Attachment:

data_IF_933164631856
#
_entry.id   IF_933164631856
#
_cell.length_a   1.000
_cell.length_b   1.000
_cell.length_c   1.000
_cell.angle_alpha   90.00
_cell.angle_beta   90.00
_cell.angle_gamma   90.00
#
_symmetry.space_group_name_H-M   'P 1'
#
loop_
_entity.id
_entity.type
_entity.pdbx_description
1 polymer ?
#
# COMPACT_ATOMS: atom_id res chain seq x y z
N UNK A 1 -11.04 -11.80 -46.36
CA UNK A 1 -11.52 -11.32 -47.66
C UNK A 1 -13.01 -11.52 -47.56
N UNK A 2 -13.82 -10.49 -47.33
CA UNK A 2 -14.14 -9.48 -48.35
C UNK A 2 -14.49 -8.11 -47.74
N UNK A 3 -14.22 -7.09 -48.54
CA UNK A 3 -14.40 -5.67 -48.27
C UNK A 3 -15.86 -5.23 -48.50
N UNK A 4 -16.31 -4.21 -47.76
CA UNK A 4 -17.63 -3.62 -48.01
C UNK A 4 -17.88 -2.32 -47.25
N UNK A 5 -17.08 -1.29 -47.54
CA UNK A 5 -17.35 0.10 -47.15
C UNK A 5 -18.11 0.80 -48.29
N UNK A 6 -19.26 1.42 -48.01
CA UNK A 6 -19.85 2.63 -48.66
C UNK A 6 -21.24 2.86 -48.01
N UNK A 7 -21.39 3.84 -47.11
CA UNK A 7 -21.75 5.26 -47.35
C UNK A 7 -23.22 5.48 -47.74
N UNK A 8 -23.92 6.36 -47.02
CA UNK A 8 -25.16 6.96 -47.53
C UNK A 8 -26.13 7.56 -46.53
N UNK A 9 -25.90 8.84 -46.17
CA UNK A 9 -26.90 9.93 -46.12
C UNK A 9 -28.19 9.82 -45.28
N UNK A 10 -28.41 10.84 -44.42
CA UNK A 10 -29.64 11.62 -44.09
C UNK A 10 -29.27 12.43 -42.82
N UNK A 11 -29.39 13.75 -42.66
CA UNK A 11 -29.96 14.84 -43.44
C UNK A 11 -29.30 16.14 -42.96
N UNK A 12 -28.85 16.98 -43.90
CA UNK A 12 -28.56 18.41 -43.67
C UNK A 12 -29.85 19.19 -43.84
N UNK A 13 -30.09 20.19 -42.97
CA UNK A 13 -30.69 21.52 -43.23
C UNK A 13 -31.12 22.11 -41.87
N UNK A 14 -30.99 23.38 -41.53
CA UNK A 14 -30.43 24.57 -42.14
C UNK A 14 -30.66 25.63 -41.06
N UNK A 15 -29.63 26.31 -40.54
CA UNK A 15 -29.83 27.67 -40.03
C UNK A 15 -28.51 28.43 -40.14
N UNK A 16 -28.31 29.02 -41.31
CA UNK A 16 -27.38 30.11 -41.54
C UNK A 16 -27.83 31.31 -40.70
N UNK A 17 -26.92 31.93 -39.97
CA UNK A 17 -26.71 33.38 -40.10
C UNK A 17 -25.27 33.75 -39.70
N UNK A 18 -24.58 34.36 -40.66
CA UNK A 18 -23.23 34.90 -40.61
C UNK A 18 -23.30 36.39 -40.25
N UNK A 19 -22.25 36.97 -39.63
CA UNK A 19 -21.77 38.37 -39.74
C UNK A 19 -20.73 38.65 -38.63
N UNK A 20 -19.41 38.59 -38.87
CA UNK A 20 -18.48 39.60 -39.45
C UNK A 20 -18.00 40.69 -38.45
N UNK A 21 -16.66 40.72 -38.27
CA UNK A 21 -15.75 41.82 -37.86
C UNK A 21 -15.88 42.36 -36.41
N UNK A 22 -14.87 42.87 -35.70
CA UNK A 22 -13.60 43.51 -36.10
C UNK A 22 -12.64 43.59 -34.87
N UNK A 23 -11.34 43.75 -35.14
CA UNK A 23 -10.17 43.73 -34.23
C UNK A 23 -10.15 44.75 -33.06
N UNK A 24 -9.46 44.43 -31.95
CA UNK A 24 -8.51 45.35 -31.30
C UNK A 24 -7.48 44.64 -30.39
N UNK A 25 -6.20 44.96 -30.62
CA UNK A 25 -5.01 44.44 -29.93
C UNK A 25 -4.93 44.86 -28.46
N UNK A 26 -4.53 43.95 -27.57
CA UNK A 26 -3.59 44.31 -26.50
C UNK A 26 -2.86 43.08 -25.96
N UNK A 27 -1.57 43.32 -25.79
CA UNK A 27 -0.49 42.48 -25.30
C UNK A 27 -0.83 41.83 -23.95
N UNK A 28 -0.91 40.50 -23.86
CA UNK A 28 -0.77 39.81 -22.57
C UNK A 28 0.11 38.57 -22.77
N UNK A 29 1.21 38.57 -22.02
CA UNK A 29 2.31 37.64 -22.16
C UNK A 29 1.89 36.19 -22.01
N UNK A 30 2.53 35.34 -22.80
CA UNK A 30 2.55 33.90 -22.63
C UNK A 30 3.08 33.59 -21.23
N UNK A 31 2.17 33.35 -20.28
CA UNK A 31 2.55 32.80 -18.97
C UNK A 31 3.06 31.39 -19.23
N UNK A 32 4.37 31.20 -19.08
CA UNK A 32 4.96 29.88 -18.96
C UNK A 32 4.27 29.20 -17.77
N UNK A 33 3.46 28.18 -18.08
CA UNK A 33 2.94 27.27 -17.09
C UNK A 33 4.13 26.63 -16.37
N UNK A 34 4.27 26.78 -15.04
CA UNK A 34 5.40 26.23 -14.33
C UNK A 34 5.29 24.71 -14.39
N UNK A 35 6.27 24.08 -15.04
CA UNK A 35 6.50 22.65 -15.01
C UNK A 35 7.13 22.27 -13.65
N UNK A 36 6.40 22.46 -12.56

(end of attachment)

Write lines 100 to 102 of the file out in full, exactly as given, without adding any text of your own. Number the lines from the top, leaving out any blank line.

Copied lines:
CA UNK A 27 -0.49 42.48 -25.30
C UNK A 27 -0.83 41.83 -23.95
N UNK A 28 -0.91 40.50 -23.86